The Jerusalem Post (New Israeli Opera)
"Baritone Jeffrey Wells was a mesmerizing Mephistopheles with a larger-than-life stage presence. His powerful voice was subtly colored and modulated, diabolically compelling."
The Washington Post (Washington Opera)
"As Mephistopheles, bass-baritone Jeffrey Wells is a perfect devil. Cloaked in deathly black and blood-red, with his attractively evil appearance and his mesmerizing voice and gestures, he gives credence to the aging Dr. Faust's decision to sell his soul. Mr. Wells' operating progression from the title role in Don Giovanni in 1991 to the price anti-hero, Satan himself, and his past successful performances as romantic leads – villainous and otherwise – with major companies in this country and abroad underline Washington Opera's good fortune in obtaining his first-rate talent."
The Washington Times (Washington Opera)
"Jeffrey Wells could do no wrong as the devil and he wonderfully dominated the stage."
WDCU-FM (Washington Opera)
"To give the devil his due, Jeffrey Wells is magnificent as Mephistopheles, that malevolent manipulator of mankind in Faust … Actually Mephistopheles is only a demon, but Wells could not be more devilish if he were playing the Prince of Darkness himself. Tall, lean and menacing, he looks the part, and he creates a powerful sense of drama with a bass-baritone voice like liquid velvet."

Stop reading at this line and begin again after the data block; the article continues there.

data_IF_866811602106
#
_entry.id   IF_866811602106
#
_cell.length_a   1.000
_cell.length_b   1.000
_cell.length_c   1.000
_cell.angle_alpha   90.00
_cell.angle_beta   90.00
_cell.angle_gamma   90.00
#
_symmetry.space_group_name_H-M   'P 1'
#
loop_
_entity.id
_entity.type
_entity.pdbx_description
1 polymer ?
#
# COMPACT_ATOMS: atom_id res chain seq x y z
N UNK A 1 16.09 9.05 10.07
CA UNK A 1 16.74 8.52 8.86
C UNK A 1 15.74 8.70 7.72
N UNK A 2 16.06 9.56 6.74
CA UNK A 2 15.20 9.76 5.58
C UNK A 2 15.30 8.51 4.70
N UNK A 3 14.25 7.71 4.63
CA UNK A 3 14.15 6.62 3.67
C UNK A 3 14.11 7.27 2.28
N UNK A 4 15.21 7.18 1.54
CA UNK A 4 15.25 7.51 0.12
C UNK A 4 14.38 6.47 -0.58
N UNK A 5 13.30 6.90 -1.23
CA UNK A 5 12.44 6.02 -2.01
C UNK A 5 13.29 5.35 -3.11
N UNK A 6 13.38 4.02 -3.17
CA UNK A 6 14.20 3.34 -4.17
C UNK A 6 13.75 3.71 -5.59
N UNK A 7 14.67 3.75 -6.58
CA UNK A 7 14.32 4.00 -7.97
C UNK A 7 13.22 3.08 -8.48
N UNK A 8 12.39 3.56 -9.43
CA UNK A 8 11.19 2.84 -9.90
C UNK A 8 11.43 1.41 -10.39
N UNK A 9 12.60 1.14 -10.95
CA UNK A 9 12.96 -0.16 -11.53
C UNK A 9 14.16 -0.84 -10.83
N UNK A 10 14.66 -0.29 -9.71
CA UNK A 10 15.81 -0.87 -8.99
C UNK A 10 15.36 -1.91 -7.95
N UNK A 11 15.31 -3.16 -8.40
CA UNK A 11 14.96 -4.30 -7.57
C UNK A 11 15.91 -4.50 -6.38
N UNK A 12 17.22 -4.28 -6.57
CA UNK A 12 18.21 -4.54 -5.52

The Free Lance-Star, Fredericksburg, VA (Washington Opera)
"Gounod's Faust was given an extraordinary production with bass Jeffrey Wells performing a Mephistopheles that made your head spin. His voice has to be one of the best of this half of the century; he is handsome, he can act with aplomb."
The New Paper, Frederick, MD (Washington Opera)
"Bass-baritone Jeffrey Wells, a lusty, swaggering dandy of a devil portrayed the role of Mephistopheles with a sneer and a roar that seemed to rumble from the nether regions of places best left unmentioned. Brother Jeff sings with fire and fervor of a revival preacher, though a character who arrives in a burst of flame and departs in a mist is anything but a man of the cloth."